About 1,850,220 confirmed cases with 114,215 deaths worldwide are not just cold statistics but speak of grave sufferings and losses. As the numbers continue to climb, no one is left untouched with lockdowns, stoppage of everything from air, sea, and land travel, freedoms curtailed to the minimum. This COVID-19 pandemic has brought and continues to bring great grief and even depression to many.
Cremation or interment with no family presence becomes the norm for deaths, regardless of the cause. My heart grieves too for every doctor, nurse or frontliner who attended to infected patients due to their call of duty and died, as I think of years of study and expertise down the drain. Our story today gives us a glimpse of the grief and the process people go through in times like ours.
There was a famine in the land of Bethlehem, so the family of Elimelek, Naomi and their two sons, Mahlon and Kilion went to Moab to survive. However, Elimelek died in Moab, leaving Naomi and her two sons. After another ten years, Mahlon and Kilion who married Moabite women, Orpah, and Ruth respectively, also died with no explanation or reason given. No children came from both couples, which meant that Elimelek’s line was finished with no one to carry his name in the future, and Elimelek’s property back in Bethlehem would go to his male relatives, leaving Naomi destitute.
Naomi heard that the famine had ended, so she decided to return to Bethlehem bereft of a family as she persuaded her daughters-in-law to return to their own families. She just wanted to be alone to nurse her grief, and for her daughters-in-law to have another opportunity to remarry with their people. But Ruth, even with her loss of a husband, knew Naomi needed a companion, especially during such a time.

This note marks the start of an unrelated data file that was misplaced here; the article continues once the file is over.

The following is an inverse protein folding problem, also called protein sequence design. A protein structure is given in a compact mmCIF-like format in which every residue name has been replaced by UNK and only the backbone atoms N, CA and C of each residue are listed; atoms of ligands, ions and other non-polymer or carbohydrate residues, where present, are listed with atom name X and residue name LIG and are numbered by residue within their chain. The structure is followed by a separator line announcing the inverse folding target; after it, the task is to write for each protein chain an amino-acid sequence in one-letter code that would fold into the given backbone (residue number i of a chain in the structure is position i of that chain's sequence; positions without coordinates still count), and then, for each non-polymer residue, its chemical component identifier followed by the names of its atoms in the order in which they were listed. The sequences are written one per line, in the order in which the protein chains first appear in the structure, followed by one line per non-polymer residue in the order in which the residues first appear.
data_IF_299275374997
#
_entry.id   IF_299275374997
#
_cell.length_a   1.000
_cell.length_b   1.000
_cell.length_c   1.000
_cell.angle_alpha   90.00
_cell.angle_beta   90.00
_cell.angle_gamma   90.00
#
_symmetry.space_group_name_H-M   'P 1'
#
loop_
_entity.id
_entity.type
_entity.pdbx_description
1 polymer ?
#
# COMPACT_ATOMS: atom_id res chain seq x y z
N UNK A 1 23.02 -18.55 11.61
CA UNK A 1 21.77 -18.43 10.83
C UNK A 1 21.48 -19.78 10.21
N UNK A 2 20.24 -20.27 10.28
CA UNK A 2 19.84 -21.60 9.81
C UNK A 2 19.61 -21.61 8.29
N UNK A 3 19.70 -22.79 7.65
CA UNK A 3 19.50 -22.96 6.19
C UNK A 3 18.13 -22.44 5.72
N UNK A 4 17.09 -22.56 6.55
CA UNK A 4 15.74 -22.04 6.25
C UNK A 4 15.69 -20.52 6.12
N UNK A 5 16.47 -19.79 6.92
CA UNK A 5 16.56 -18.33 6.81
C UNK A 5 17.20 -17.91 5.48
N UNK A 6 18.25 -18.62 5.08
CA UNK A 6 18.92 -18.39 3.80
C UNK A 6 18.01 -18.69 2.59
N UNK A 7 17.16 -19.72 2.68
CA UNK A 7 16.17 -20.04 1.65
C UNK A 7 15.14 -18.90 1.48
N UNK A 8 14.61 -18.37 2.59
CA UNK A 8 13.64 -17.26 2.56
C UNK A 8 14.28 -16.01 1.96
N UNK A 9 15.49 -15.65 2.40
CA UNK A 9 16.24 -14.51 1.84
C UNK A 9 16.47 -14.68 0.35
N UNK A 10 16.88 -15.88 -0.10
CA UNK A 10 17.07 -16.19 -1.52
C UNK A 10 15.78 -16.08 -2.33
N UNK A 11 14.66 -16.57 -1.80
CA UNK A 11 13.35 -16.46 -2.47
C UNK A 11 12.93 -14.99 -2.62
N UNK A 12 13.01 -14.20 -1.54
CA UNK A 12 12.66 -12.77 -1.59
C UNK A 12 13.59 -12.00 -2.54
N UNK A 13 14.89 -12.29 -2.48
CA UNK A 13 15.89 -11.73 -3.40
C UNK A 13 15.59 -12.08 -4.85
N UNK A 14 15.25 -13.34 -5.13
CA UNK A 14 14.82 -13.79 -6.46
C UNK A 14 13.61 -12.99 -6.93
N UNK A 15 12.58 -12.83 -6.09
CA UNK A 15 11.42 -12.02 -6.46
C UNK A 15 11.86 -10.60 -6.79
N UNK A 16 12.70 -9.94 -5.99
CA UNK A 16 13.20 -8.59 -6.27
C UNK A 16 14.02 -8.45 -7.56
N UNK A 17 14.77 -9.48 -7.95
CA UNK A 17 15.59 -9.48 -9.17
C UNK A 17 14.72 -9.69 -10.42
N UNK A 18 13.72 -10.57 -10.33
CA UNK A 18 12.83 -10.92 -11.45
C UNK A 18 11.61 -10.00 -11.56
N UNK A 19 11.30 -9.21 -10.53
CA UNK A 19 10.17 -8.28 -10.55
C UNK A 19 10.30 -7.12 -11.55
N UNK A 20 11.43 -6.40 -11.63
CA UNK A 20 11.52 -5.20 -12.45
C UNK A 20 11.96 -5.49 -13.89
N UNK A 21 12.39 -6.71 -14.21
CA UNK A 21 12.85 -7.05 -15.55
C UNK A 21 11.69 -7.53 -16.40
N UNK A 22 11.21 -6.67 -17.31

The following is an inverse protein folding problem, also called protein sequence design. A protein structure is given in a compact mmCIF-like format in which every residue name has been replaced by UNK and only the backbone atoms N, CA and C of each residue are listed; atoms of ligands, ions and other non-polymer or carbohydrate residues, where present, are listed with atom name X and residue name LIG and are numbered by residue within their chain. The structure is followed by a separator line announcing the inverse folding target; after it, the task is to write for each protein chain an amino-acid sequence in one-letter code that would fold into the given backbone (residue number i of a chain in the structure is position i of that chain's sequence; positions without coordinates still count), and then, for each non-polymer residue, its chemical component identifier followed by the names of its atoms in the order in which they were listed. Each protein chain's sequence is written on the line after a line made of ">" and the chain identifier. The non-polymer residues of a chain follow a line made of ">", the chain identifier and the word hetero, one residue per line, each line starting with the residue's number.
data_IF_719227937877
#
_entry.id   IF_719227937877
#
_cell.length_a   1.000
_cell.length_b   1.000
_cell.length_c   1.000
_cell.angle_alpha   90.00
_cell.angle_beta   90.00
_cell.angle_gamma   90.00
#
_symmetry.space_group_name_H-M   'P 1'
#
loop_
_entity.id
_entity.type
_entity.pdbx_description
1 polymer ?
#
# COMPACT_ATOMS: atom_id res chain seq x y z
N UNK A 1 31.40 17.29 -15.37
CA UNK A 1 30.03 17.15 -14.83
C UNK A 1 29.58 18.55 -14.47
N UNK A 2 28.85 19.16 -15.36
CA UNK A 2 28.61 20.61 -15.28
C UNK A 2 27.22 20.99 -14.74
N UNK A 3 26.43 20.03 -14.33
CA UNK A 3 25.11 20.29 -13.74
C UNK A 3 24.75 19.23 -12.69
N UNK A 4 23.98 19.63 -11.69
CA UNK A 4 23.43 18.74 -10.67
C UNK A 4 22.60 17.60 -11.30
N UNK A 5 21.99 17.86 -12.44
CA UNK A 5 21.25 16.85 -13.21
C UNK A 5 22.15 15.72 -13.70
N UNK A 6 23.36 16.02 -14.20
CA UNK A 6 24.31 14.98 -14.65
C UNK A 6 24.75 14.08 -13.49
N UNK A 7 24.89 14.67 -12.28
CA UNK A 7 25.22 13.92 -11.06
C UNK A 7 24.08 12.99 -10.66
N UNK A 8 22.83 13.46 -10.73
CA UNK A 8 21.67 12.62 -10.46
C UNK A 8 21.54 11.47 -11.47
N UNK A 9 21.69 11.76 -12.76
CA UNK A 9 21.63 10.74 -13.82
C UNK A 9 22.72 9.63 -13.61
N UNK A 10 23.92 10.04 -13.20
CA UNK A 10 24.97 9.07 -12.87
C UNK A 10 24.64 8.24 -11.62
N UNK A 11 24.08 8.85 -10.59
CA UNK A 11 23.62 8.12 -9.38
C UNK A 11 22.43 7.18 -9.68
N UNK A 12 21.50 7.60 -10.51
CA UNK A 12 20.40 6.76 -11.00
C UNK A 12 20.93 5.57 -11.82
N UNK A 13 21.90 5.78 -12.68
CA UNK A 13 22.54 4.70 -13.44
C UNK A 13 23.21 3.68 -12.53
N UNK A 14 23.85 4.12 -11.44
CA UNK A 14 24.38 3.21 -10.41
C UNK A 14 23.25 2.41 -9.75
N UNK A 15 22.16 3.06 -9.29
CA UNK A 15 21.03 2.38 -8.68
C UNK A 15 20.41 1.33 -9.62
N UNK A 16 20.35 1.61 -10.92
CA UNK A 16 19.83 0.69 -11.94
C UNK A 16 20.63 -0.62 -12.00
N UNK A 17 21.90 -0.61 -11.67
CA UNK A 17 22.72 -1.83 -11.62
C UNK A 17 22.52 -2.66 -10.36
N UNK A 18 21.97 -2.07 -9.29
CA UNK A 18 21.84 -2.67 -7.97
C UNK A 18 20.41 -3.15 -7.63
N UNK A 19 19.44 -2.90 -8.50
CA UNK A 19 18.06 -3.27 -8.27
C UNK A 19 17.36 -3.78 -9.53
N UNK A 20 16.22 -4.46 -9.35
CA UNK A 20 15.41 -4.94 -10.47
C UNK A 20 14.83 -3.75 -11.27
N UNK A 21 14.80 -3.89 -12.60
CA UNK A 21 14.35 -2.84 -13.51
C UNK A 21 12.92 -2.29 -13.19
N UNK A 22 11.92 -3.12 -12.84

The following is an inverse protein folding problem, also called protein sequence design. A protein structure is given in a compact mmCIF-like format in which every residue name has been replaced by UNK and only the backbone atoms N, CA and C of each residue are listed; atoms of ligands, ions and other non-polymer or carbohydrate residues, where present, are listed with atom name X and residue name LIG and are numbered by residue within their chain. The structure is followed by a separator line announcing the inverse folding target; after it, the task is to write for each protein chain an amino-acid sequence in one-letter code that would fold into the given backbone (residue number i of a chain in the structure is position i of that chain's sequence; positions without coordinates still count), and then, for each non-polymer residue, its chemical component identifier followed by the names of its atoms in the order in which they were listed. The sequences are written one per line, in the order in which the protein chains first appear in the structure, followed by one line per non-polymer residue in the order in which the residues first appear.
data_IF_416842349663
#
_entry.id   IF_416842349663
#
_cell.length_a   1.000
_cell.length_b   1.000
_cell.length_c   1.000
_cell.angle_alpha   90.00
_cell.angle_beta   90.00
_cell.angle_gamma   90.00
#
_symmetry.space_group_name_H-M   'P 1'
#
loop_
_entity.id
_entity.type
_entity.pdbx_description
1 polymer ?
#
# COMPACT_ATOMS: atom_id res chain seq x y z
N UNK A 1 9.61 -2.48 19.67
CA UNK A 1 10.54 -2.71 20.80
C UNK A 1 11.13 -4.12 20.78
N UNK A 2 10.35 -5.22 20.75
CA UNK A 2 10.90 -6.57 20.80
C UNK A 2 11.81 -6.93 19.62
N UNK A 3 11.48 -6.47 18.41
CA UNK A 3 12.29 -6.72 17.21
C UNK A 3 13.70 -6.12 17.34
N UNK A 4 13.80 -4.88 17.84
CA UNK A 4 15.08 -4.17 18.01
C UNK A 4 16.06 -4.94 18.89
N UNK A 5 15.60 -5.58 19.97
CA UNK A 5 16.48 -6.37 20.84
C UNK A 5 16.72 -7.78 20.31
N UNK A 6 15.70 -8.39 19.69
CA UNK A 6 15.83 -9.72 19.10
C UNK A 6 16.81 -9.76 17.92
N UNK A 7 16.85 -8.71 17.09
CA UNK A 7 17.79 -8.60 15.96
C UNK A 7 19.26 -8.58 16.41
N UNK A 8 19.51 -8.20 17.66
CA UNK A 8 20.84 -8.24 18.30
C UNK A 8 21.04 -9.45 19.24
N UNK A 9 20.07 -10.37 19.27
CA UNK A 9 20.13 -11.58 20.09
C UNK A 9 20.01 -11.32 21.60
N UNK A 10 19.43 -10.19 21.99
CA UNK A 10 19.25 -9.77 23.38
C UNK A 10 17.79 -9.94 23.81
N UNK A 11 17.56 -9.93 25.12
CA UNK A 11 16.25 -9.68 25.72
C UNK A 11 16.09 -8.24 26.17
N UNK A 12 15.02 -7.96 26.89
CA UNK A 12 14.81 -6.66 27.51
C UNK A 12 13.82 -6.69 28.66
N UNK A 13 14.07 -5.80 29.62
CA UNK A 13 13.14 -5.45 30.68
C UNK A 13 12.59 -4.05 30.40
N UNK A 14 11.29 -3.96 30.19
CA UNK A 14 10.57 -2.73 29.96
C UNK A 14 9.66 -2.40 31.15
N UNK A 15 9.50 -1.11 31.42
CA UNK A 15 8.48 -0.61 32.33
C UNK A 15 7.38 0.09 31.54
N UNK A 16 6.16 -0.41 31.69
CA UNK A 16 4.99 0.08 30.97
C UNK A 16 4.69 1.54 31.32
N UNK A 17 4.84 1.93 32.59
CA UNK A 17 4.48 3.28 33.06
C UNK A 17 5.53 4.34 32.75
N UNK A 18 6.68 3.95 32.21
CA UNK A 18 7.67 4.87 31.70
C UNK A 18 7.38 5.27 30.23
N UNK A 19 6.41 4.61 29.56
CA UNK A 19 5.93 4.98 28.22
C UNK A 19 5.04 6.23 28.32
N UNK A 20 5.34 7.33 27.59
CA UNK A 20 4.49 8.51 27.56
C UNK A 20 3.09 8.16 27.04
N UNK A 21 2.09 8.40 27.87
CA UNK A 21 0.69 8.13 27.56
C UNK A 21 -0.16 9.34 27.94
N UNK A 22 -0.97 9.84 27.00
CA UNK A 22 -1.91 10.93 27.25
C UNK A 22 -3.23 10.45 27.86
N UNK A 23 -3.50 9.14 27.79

Losing one’s husband and two sons in a foreign land is a heartbreaking traumatic experience. Naomi experienced many losses: loss of husband and sons, loss of property, loss of descendants, loss of hope for a bright future! Naomi’s despondent state was shown in her statement to the people in Bethlehem: “Don’t call me Naomi [meaning “pleasantness”], call me Mara [meaning “bitter”], because the Almighty has made my life very bitter . . . the Lord has afflicted me; the Almighty has brought misfortune upon me” (Ruth 1:20-21). The need to blame and be bitter against someone is a natural response of grief and loss, and God is the easiest one to blame perhaps because she had prayed hard during those times for a miracle to save her loved ones from death. In that bitter, depressed state, Naomi nursed her sorrow and did not take any initiative. Ruth, a stranger in Bethlehem, volunteered to work in the harvest field and find food for them.
Ruth’s experience is another story, but her presence was an important part of Naomi’s recovery from grief. When Ruth experienced God’s guidance to a relative’s field and was protected and provided well, it gave Naomi a renewed hope. She began to give instructions to Ruth to secure the latter’s future. The kind relative and landowner, Boaz, eventually married Ruth and gave birth to a son. What this meant for Naomi is depicted well in the passage: “The women said to Naomi: ‘Praise be to the Lord, who this day has not left you without a guardian-redeemer. May he become famous throughout Israel. He will renew your life and sustain you in your old age. For your daughter-in-law, who loves you and is better to you than seven sons, has given him birth.’ Then Naomi took the child in her arms and cared for him. The women living there said, ‘Naomi has a son!’ And they named him Obed. He was the father of Jesse, the father of David” (Ruth 4:14-17).
The women’s statement that Naomi has a son is very relatable for grandparents. I consider my grandchildren as my very own and they give me a new lease on life, a reason to stay healthy and live longer to guide and see them grow and have a bright future.
Death is certain and brings so much grief. There might be blaming, anger, regrets, denial, despondency, depression. It is helpful to have someone who loves and understands to come alongside like Ruth did, giving time for grief to run its course. And in these times of quarantine and isolation, God is still the one we can turn to for strength. As Cassandra Brown who lost her husband and son within 3 days to COVID said of the unimaginable pain: “My two men are gone. I am standing here in the strength of the Lord, not on strength of my own.”
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